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Sharing economy can help financial struggles

The power of the sharing economy in shaking up traditional industries can be harnessed to help financially struggling Queenslanders, according to QUT research. Dr Dhaval Vyas, from QUT's Science and Engineering Faculty, found the model...Show More Summary

Ants filmed building moving bridges from their live bodies

Army ants build living bridges by linking their bodies to span gaps and create shortcuts across rainforests in Central and South America. An international team of researchers has now discovered these bridges can move from their original building point to span large gaps and change position as required. read more

Blood from small children 'remembers' prenatal smoking exposure

New Johns Hopkins Bloomberg School of Public Health-led research finds that blood taken from children up to the age of five contains molecular evidence about whether their mothers smoked during pregnancy. read more

Women with diabetes exposed to air pollution at higher risk for heart disease

DALLAS, Texas, Nov. 25, 2015 -- Women with diabetes who are exposed to air pollution for long periods may have a much higher risk for heart disease, according to a long-term, nationwide study published in the Journal of the American Heart Association. read more

Air pollution and cardiovascular disease: Increased risk for women with diabetes

Air pollution is a major risk factor for cardiovascular disease, and some people may be more susceptible to its effects than others. Investigators from Brigham and Women's Hospital (BWH) and Harvard T. H. Chan School of Public Health...Show More Summary

How a genetic locus protects adult blood-forming stem cells

KANSAS CITY, MO--A particular location in DNA, called the Dlk1-Gtl2 locus, plays a critical role in protecting hematopoietic, or blood-forming, stem cells--a discovery revealing a critical role of metabolic control in adult stem cells,...Show More Summary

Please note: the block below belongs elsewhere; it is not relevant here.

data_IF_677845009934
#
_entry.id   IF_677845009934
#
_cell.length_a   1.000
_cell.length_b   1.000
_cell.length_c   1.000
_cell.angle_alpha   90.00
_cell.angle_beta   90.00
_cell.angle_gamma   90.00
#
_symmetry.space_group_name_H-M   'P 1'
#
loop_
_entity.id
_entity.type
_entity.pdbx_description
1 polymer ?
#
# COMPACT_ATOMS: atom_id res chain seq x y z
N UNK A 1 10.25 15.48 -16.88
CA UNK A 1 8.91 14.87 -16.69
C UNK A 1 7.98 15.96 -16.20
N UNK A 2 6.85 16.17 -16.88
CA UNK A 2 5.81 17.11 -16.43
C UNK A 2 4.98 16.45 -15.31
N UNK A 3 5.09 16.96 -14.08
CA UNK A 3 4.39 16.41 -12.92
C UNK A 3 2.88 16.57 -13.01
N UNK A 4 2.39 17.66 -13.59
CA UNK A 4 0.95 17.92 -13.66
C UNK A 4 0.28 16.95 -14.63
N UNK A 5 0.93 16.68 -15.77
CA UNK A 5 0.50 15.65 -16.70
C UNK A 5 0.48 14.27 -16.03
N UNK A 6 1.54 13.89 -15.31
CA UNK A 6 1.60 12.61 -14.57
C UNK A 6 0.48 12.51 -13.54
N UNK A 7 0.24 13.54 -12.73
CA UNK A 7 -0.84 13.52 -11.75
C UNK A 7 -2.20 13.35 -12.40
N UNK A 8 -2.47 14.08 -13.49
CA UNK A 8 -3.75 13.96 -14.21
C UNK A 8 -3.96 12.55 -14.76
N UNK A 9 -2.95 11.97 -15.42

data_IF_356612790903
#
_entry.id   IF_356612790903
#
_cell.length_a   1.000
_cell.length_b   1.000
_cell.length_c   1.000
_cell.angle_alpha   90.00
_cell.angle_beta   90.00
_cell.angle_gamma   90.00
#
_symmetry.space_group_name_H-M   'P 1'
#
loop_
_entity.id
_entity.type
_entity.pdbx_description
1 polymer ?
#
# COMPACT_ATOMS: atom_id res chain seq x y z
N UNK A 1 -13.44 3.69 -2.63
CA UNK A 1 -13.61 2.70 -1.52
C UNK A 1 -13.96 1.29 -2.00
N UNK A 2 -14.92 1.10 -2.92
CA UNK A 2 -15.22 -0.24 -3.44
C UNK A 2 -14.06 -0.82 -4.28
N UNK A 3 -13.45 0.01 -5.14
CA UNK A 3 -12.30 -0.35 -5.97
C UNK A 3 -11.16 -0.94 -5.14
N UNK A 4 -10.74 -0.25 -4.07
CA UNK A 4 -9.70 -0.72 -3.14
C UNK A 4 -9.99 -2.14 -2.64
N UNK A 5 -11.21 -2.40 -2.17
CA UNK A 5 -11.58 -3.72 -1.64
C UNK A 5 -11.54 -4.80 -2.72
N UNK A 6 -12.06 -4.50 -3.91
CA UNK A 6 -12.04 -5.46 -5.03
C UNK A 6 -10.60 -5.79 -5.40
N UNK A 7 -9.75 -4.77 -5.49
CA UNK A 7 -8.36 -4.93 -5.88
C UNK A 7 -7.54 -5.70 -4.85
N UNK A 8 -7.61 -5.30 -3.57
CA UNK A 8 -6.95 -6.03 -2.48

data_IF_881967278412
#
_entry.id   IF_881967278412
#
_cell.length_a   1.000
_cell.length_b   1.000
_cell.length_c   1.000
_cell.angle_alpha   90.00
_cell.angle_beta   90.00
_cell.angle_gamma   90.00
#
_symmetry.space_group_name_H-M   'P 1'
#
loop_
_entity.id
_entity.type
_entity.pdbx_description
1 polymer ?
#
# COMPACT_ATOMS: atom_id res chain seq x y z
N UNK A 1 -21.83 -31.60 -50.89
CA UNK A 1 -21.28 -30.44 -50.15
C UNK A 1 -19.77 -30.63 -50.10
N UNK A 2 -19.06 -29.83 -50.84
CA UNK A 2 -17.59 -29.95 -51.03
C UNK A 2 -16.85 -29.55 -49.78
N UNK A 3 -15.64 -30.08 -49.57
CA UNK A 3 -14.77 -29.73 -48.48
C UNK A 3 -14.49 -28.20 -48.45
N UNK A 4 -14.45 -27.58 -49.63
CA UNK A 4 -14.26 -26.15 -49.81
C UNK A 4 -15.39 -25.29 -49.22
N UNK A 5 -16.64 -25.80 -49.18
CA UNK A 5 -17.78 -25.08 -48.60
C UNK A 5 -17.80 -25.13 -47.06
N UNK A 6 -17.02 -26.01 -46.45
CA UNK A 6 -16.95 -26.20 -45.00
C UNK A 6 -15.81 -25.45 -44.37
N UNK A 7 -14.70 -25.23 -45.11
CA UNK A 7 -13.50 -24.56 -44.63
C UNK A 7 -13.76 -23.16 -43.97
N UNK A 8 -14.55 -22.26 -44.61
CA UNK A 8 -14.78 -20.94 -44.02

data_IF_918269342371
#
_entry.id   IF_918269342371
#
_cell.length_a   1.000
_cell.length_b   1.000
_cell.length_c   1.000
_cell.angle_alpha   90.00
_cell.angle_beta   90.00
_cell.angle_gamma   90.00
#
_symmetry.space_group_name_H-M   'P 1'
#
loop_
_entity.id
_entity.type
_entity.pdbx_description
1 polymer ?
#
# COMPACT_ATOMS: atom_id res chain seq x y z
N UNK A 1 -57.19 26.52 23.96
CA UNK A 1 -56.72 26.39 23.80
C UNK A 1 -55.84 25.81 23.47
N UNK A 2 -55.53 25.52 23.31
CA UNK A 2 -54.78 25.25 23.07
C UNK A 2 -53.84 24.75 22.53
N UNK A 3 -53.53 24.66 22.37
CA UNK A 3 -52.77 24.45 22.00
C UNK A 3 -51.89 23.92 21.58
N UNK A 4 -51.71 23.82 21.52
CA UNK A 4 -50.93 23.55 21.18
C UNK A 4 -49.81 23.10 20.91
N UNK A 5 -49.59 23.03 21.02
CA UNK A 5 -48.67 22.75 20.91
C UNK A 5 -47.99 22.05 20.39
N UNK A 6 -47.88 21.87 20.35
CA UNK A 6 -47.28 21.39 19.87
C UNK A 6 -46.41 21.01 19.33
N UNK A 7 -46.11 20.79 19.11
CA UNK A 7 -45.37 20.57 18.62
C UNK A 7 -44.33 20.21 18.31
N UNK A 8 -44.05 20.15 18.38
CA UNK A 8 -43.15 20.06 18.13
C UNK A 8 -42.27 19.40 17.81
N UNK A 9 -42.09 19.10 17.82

Closing the loop on an HIV escape mechanism

Nearly 37 million people worldwide are living with HIV. When the virus destroys so many immune cells that the body can't fight off infection, AIDS will develop. The disease took the lives of more than a million people last year. read more

New gene map reveals cancer's Achilles heel

Scientists have mapped out the genes that keep our cells alive, creating a long-awaited foothold for understanding how our genome works and which genes are crucial in disease like cancer. A team of Toronto researchers, led by Professor...Show More Summary

Researchers assess use of drug-susceptible parasites to fight drug resistance

Athens, Ga. - Researchers at the University of Georgia have developed a model for evaluating a potential new strategy in the fight against drug-resistant diseases. The strategy would take advantage of parasite refugia--host populations...Show More Summary

Shedding light on oil behaviors before the next spill

A comprehensive scientific report released today by The Royal Society of Canada (RSC) has concluded that there are still critical research gaps hampering efforts to both assess the environmental impacts of crude oil spills and to effectively remediate them. read more

'Material universe' yields surprising new particle